How I use Codeship and DigitalOcean to deploy websites

Services like GitHub and Gitlab allow users to deploy static sites with a push commit. You can even add a custom domain and have the site served from it instead of the standard *.github.io and *.gitlab.io domains. But what if you have your own VPS and want the same experience?

I have been a long-time user of Codeship. I, initially started using it to deploy coding challenges when applying to various companies but then, one weekend, I realised I could do the same with this site as well.

This article will guide you through my way of deploying static sites. I want to be able to do a push commit, and the site should automatically be live in a few minutes. If you want a similar experience, read on.

Ingredients

  • I use Jekyll on this site, just because it’s simple and works out of the box. I used Hugo for a while but I could never figure out how permalinks and URLs work there.

  • I use Bitbucket to store this site’s code in a private repository.

  • I have a DigitalOcean droplet which serves my Nextcloud instance and this site.

  • As mentioned, I use Codeship to make the magic happen. I highly recommend checking them out. Their free tier works for most scenarios.

Recipe

At this point, I’m assuming that you have a static site that you want to deploy stored in a repository somewhere. I’ll be using Bitbucket in this case, but any git provider will do.

Setting up Codeship

  • Log in to Codeship and create a new project

  • In the free tier (at least), you can only create a new project from GitHub, Bitbucket or GitLab.

  • Make sure you have your repository SSH URL handy. It looks like:

git@<provider>:<username>/<repository>.git
  • For project type, select Codeship Basic. Although I would highly recommend checking out their Pro plans in case you need more control.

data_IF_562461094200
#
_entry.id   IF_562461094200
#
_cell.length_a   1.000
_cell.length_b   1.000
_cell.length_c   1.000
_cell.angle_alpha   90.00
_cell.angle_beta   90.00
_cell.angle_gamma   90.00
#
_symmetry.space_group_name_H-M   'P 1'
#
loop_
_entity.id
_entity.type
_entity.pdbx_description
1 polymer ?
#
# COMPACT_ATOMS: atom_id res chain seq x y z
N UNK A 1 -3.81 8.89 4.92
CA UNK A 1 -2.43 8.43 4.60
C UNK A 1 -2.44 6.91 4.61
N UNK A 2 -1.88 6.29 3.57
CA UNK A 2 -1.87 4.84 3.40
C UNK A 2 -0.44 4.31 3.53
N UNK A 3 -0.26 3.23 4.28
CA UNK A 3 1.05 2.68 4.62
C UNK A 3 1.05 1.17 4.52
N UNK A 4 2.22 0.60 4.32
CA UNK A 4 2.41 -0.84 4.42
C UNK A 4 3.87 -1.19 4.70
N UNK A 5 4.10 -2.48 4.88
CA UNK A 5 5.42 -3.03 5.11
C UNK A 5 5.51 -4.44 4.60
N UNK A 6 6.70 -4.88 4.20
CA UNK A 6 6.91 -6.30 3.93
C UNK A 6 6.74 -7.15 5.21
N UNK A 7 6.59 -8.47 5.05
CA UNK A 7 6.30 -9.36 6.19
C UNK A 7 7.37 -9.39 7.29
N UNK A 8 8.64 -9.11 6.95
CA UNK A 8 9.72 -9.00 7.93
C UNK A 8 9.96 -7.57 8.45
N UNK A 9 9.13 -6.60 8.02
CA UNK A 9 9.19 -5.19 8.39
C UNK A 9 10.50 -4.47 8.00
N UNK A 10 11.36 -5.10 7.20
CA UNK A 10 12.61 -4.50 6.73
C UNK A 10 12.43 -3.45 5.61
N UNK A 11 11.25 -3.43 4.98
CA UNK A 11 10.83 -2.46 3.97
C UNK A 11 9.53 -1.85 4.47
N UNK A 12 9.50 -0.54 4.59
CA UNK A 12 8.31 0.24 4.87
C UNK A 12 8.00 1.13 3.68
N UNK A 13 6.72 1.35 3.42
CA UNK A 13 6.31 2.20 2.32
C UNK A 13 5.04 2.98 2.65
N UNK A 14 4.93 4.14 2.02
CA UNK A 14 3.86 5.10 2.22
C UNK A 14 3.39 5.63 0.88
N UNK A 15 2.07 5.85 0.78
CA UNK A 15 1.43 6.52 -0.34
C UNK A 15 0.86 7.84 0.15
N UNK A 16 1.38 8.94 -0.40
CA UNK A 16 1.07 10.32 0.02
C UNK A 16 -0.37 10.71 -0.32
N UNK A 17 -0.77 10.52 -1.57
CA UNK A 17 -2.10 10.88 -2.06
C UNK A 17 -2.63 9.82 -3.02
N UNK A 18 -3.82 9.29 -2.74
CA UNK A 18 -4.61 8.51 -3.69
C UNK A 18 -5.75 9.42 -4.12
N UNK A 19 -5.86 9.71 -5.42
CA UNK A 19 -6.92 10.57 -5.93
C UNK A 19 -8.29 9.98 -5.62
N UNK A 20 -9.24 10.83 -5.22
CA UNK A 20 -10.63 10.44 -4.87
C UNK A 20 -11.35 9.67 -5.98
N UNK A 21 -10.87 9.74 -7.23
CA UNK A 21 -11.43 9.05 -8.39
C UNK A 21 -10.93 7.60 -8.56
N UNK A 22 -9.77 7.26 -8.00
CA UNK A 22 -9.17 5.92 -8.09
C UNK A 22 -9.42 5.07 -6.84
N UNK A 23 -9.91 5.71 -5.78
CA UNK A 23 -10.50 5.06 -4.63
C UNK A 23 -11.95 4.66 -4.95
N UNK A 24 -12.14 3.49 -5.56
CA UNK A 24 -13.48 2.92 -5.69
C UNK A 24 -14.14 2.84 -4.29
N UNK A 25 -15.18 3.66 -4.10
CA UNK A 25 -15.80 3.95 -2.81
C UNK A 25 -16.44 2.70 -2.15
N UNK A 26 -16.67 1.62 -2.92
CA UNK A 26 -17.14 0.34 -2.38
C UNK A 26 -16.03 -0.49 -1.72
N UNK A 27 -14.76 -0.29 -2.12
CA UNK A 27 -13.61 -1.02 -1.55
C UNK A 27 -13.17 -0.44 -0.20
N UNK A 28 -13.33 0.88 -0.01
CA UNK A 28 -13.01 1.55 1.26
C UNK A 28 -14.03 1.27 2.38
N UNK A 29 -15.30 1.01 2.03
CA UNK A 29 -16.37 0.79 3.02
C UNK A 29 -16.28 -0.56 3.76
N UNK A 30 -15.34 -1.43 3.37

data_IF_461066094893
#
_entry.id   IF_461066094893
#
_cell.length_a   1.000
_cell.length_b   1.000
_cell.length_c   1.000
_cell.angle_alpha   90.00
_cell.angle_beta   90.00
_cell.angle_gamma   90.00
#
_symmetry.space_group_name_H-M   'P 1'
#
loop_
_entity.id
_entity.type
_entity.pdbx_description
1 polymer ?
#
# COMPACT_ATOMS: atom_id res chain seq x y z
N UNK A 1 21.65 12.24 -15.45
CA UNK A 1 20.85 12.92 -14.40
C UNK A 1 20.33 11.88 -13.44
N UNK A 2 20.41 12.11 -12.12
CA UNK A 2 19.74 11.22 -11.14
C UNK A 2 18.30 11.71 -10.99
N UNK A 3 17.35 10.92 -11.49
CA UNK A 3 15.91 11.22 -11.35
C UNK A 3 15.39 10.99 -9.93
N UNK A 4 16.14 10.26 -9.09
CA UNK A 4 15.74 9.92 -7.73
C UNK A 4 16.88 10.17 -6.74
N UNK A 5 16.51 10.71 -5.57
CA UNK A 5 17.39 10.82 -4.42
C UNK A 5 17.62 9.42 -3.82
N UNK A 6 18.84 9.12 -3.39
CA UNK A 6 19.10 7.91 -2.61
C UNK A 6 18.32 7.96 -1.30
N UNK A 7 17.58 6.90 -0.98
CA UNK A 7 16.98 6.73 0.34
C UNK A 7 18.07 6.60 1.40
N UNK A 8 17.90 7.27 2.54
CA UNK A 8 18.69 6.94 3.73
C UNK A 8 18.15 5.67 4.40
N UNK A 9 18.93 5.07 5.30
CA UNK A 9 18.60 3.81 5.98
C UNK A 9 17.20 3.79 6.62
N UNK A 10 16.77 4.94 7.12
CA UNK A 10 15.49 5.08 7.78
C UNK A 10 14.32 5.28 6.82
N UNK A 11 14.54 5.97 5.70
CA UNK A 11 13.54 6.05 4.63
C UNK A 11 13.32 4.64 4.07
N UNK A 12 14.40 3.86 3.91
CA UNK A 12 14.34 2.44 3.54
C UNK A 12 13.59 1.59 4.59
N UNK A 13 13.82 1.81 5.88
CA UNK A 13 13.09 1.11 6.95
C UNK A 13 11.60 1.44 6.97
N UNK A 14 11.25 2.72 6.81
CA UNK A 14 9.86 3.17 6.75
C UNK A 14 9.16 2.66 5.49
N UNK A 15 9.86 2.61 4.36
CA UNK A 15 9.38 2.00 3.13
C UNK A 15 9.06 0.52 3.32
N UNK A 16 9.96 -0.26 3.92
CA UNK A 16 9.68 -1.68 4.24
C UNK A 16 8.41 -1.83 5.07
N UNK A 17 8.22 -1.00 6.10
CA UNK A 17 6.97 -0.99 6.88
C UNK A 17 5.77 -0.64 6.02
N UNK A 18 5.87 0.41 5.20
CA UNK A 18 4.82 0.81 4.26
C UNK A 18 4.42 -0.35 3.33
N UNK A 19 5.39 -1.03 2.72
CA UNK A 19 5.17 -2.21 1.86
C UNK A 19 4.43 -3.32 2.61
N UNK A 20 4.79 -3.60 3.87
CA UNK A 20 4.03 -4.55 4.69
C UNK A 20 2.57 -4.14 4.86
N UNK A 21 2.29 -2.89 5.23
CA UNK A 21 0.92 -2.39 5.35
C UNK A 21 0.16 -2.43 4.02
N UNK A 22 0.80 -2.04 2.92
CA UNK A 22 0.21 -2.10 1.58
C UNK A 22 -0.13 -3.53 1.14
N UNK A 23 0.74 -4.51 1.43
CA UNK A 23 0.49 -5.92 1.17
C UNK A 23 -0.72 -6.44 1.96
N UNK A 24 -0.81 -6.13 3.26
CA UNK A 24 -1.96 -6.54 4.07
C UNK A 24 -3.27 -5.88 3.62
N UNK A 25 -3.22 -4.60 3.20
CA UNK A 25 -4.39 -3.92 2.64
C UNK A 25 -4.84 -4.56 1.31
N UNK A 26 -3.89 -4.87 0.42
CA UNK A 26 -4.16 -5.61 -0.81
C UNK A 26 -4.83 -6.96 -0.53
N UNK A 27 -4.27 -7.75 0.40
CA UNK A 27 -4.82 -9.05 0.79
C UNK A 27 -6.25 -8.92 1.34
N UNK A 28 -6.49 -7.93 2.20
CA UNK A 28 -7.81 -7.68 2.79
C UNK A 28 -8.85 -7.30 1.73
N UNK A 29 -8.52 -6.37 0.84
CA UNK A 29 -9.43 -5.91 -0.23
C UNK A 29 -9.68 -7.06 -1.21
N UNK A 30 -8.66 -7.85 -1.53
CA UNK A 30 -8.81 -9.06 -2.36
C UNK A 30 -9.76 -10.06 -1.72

• You will land on the Tests page. Click on Deploy where you will have to give a branch name that Codeship will watch and do subsequent builds from. In my case, if any commits are pushed to master (including pull requests), a build is triggered.

  • Once done, click Save and go to Dashboard. Codeship is all set to watch your master branch for changes and trigger a build.

Deployment

Once a build is triggered and successfully finished, you want to deploy your site to a VPS. As mentioned previously, I will be using a DigitalOcean droplet.

  • Every project on Codeship has a public SSH key. Go to project > General settings and you should find it there. Make sure this key is authorized on your DigitalOcean droplet as it will be used to automatically push code to your droplet.

  • To push code from Codeship to your droplet, we will use Secure Copy or scp. Add the following command as a Custom Script under the Deployment Settings of your Codeship project.

scp -rp ~/clone/* user@droplet:/var/www/html/<folder>
  • The above command will deploy your built code to a folder on your droplet.

  • For Jekyll sites, the final code lives in the public directory by default. Point the .htaccess file on your droplet to the public folder and you should be set!

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